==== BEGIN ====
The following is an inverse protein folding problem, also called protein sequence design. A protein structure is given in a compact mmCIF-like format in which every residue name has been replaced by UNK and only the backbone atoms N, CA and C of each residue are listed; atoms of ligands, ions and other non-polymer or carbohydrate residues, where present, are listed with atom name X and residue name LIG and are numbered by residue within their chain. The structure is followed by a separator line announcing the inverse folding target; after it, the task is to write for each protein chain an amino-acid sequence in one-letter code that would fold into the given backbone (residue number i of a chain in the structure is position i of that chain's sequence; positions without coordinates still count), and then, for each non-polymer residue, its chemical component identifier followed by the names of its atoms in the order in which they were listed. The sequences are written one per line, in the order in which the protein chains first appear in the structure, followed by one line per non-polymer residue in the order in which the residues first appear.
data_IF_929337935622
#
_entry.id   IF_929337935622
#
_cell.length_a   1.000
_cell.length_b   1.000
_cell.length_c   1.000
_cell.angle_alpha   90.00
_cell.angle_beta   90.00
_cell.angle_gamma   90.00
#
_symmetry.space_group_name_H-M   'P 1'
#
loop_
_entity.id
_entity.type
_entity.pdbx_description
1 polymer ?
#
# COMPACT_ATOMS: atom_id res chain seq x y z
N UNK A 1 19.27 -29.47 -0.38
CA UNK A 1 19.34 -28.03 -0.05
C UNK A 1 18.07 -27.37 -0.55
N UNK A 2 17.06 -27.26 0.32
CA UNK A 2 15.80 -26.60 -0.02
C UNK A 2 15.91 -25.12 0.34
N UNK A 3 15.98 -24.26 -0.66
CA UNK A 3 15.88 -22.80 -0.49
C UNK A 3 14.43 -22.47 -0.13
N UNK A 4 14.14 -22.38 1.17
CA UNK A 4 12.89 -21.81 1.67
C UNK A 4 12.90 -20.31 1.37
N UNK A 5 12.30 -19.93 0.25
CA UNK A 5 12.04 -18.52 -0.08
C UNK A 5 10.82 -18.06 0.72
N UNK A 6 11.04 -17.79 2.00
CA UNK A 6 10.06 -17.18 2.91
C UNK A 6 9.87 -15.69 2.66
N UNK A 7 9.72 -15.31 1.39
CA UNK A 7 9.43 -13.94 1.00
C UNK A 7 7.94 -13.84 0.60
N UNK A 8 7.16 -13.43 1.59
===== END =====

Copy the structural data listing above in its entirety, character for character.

The following is an inverse protein folding problem, also called protein sequence design. A protein structure is given in a compact mmCIF-like format in which every residue name has been replaced by UNK and only the backbone atoms N, CA and C of each residue are listed; atoms of ligands, ions and other non-polymer or carbohydrate residues, where present, are listed with atom name X and residue name LIG and are numbered by residue within their chain. The structure is followed by a separator line announcing the inverse folding target; after it, the task is to write for each protein chain an amino-acid sequence in one-letter code that would fold into the given backbone (residue number i of a chain in the structure is position i of that chain's sequence; positions without coordinates still count), and then, for each non-polymer residue, its chemical component identifier followed by the names of its atoms in the order in which they were listed. The sequences are written one per line, in the order in which the protein chains first appear in the structure, followed by one line per non-polymer residue in the order in which the residues first appear.
data_IF_929337935622
#
_entry.id   IF_929337935622
#
_cell.length_a   1.000
_cell.length_b   1.000
_cell.length_c   1.000
_cell.angle_alpha   90.00
_cell.angle_beta   90.00
_cell.angle_gamma   90.00
#
_symmetry.space_group_name_H-M   'P 1'
#
loop_
_entity.id
_entity.type
_entity.pdbx_description
1 polymer ?
#
# COMPACT_ATOMS: atom_id res chain seq x y z
N UNK A 1 19.27 -29.47 -0.38
CA UNK A 1 19.34 -28.03 -0.05
C UNK A 1 18.07 -27.37 -0.55
N UNK A 2 17.06 -27.26 0.32
CA UNK A 2 15.80 -26.60 -0.02
C UNK A 2 15.91 -25.12 0.34
N UNK A 3 15.98 -24.26 -0.66
CA UNK A 3 15.88 -22.80 -0.49
C UNK A 3 14.43 -22.47 -0.13
N UNK A 4 14.14 -22.38 1.17
CA UNK A 4 12.89 -21.81 1.67
C UNK A 4 12.90 -20.31 1.37
N UNK A 5 12.30 -19.93 0.25
CA UNK A 5 12.04 -18.52 -0.08
C UNK A 5 10.82 -18.06 0.72
N UNK A 6 11.04 -17.79 2.00
CA UNK A 6 10.06 -17.18 2.91
C UNK A 6 9.87 -15.69 2.66
N UNK A 7 9.72 -15.31 1.39
CA UNK A 7 9.43 -13.94 1.00
C UNK A 7 7.94 -13.84 0.60
N UNK A 8 7.16 -13.43 1.59